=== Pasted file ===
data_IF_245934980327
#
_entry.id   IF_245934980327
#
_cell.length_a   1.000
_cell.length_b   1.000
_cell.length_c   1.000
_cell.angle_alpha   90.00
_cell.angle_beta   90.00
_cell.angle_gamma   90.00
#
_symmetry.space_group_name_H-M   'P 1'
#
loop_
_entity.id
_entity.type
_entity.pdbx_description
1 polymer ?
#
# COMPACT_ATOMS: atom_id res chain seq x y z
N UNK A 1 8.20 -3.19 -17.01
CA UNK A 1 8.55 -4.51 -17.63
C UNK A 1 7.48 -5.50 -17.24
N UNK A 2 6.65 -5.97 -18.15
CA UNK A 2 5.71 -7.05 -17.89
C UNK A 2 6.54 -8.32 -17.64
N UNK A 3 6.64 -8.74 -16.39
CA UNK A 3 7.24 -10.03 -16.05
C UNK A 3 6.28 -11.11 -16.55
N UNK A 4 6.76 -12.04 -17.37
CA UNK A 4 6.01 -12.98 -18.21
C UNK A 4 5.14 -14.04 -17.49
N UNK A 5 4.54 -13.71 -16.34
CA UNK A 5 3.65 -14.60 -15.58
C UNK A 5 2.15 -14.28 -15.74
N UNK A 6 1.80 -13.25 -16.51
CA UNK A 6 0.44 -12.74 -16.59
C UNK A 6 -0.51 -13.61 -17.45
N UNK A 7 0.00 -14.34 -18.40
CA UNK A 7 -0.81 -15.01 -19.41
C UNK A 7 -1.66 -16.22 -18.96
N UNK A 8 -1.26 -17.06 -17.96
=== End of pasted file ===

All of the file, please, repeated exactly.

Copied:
data_IF_245934980327
#
_entry.id   IF_245934980327
#
_cell.length_a   1.000
_cell.length_b   1.000
_cell.length_c   1.000
_cell.angle_alpha   90.00
_cell.angle_beta   90.00
_cell.angle_gamma   90.00
#
_symmetry.space_group_name_H-M   'P 1'
#
loop_
_entity.id
_entity.type
_entity.pdbx_description
1 polymer ?
#
# COMPACT_ATOMS: atom_id res chain seq x y z
N UNK A 1 8.20 -3.19 -17.01
CA UNK A 1 8.55 -4.51 -17.63
C UNK A 1 7.48 -5.50 -17.24
N UNK A 2 6.65 -5.97 -18.15
CA UNK A 2 5.71 -7.05 -17.89
C UNK A 2 6.54 -8.32 -17.64
N UNK A 3 6.64 -8.74 -16.39
CA UNK A 3 7.24 -10.03 -16.05
C UNK A 3 6.28 -11.11 -16.55
N UNK A 4 6.76 -12.04 -17.37
CA UNK A 4 6.01 -12.98 -18.21
C UNK A 4 5.14 -14.04 -17.49
N UNK A 5 4.54 -13.71 -16.34
CA UNK A 5 3.65 -14.60 -15.58
C UNK A 5 2.15 -14.28 -15.74
N UNK A 6 1.80 -13.25 -16.51
CA UNK A 6 0.44 -12.74 -16.59
C UNK A 6 -0.51 -13.61 -17.45
N UNK A 7 0.00 -14.34 -18.40
CA UNK A 7 -0.81 -15.01 -19.41
C UNK A 7 -1.66 -16.22 -18.96
N UNK A 8 -1.26 -17.06 -17.96